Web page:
Though it was done in traditional 2D animation, not stop-motion, The First Easter Rabbit tells a story somewhat based on The Velveteen Rabbit by Margery Williams. In the special, a little girl gets a stuffed rabbit for Christmas and calls him “Stuffy.” Unfortunately, she gets Scarlet Fever and her doctor orders all of her clothes and toys taken away and burned in case they may be carrying the disease on them and thus prevent her from getting better. Stuffy the stuffed rabbit is saved by a fairy who brings him to life and sends him off to Easter Valley – a magical place at the North Pole where it’s always springtime.

Unfortunately, a mean-hearted person called Zero doesn’t like the fact that he can’t make it snow in Easter Valley. Zero is in charge of keeping the North Pole cold and seems to have control issues. He knows there’s a magic flower in the valley that keeps the winter away, but he can’t find a way into the valley to steal it.

With help from some rabbit friends Stuffy meets on the way to the valley, and a little help from Santa Claus, Stuffy finds a way to bring baskets of Easter goodies to the kids in the town with the little girl, who has gotten better.

Though The First Easter Rabbit isn’t my favorite of the Rankin/Bass productions of the era, I have to admit that I hadn’t seen it since it aired in the mid-70s. And it was nice to be able to share its message of hope and celebration with my two daughters. And it’s tough to beat Burl Ives, who not only narrates the show, but sings the song “The Easter Parade.” There’s something magical about Ives’ voice, who was a part of many of the Rankin/Bass productions.

If you’re looking for a good Easter gift, pick up a copy of The First Easter Rabbit, Deluxe Edition and hide it away for next year’s Easter basket!

–Fitz

p.s. Pick up this and other Easter treats below!

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Music Review: Behave Yourself (Dig)[EP] – Cold War Kids

Hi there!

The Cold War Kids was formed just a few years ago in California and doesn’t seem to have taken much of a break since 2004. They have even been quoted saying with as often as they’re on tour “Why even have apartments?” CWK seems to thrive on live performances, rather than wanting to be regularly in the studio.

Behave Yourself (Dig) is a collection of four songs and a jam session that didn’t make it onto their Robbers & Cowards or Loyalty to Loyalty albums or their many EPs released since 2005. The band consists of Matt Aveiro on drums, Matt Maust on bass, Jonnie Bo Russell on guitar and Nathan Willett on vocals and piano. And based on these four songs, I have to say they have a unique sound that crosses boundaries.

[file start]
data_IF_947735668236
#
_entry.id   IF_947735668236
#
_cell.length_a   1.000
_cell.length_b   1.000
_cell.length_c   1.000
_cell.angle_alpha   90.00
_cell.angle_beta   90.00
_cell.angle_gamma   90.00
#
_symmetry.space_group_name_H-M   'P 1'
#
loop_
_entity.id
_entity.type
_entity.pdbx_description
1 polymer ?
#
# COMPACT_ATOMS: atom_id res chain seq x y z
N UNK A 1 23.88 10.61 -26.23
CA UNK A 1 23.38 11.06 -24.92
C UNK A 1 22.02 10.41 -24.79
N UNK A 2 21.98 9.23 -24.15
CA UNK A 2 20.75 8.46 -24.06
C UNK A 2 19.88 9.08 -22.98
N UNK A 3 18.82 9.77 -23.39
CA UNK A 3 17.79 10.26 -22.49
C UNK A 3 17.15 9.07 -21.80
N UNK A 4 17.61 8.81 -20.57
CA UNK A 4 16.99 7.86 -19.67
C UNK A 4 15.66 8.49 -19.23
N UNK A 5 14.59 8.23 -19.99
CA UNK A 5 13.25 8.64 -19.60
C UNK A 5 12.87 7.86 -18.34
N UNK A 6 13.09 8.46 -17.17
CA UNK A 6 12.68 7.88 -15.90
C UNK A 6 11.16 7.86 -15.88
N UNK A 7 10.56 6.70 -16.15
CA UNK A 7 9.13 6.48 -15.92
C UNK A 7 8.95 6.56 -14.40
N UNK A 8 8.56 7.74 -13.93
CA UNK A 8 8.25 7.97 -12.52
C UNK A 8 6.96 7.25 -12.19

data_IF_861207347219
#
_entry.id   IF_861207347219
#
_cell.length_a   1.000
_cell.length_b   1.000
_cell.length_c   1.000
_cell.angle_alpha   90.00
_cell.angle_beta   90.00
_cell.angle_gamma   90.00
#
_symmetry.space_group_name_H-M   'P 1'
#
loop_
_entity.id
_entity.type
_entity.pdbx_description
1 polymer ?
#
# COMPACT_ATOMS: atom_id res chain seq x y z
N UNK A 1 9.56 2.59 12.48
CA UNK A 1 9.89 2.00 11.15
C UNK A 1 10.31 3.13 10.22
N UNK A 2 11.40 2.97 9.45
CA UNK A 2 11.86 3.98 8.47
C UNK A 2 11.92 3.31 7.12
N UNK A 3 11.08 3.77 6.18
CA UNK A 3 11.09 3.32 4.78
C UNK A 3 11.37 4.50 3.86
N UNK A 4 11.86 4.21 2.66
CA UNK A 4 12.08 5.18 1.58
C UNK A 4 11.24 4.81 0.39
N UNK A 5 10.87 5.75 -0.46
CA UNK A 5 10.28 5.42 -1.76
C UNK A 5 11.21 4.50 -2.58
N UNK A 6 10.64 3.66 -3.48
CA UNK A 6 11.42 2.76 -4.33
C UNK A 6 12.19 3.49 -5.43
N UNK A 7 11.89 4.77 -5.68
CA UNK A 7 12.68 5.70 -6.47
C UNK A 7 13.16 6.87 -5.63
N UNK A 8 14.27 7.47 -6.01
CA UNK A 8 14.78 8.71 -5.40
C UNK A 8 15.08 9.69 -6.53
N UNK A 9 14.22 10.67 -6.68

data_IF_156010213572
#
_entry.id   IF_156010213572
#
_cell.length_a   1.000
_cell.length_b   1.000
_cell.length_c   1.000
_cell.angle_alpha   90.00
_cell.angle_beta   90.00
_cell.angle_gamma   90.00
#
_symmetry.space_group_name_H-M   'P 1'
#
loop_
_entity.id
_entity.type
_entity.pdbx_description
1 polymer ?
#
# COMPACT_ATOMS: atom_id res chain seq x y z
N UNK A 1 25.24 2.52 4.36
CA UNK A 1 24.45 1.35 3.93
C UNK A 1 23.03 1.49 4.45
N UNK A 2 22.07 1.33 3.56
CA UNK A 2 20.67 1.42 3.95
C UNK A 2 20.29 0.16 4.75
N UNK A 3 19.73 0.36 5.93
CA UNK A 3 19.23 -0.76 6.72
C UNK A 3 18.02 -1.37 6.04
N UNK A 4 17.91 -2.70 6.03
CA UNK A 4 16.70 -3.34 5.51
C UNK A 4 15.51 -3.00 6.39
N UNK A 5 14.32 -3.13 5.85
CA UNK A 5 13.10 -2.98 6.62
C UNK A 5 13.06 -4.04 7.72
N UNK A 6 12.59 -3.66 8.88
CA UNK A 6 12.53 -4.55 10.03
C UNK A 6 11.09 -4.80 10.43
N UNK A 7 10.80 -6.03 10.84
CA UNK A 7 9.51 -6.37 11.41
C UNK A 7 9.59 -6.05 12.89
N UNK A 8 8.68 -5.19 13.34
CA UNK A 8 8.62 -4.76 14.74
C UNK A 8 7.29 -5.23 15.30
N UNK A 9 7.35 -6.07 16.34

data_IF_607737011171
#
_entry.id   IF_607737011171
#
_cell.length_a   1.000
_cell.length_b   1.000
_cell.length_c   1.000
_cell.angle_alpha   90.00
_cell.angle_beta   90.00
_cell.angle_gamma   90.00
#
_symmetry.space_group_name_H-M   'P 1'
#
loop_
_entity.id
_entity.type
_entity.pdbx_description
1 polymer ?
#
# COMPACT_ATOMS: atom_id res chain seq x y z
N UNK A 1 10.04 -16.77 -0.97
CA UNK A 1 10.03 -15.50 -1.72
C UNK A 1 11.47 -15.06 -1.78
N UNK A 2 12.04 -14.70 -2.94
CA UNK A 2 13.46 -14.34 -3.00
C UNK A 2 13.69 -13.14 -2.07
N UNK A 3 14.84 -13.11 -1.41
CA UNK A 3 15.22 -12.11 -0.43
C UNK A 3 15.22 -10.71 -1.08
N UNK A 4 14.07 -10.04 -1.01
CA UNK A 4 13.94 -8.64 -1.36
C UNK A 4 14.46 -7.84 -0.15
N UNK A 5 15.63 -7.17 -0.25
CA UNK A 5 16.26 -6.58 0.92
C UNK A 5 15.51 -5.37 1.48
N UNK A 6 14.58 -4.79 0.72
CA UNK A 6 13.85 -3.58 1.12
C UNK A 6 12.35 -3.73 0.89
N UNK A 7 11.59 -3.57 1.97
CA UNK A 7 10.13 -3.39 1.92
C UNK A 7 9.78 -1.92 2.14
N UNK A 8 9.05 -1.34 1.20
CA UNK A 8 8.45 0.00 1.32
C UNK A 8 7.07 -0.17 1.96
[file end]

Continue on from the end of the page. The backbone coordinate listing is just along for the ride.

“An Audience of One” opens the EP with Willett exploring his great range while not listening to the advice proposed by the EP title… Tough to “Behave Yourself” when singing lyrics like “Reach out and point a finger / And touch the globe / Spin around and where it stops / You’ve got to pack your bags and go…” Sounds good to me, but easier to do when you’re young and free!

From there we progress to “Coffee Spoon” with its easy pop guitar and percussion backing Willett’s smooth lyrics once again. This one’s meaning is a bit darker though, perhaps in response to some of the economic troubles the world has been seeing. He sings “my indulgence is a joke / and while everyone laughs / I’m clipping coupons / and saving my breath…” The upbeat music mixed with the messages of consumption and the mismatch with how the voice of the song actually feels makes this one stand out.

Santa Ana Winds” is my favorite of the four songs. Like “Coffee Spoon” it mixes upbeat and almost happy melodies and percussion with observations of the gritty California world around them. “Easter on Olvera Street / Girls nursing new babies in alleyways / In between is a basin like the great divide…” showing the disconnect between different sides of the same street all too familiar to most inner cities today. Socially conscious rock songs make me feel that younger generations actually have the hope to see a change in their lifetime.

And the last song, “Sermons vs. the Gospel,” continues the socially deep trend, but this time slowing it down to almost a Southern Church feel stripped down to a few bare instruments and voices. “Got this idea in my head and I can’t get it out / cause all your money and all your culture / I can surely live without…” Begging for mercy from the lord in a world where the rich get richer and the poor keep getting poorer…

Having never heard of the Cold War Kids before, I have to say I’m impressed. Solid music and lyrics that make you stop and think. There may be hope yet.

For more details about CWK, their touring schedule, and previous releases be sure to check out their website at www.coldwarkids.com.

–Fitz

p.s. Pick up this CWK EP and other albums at Amazon!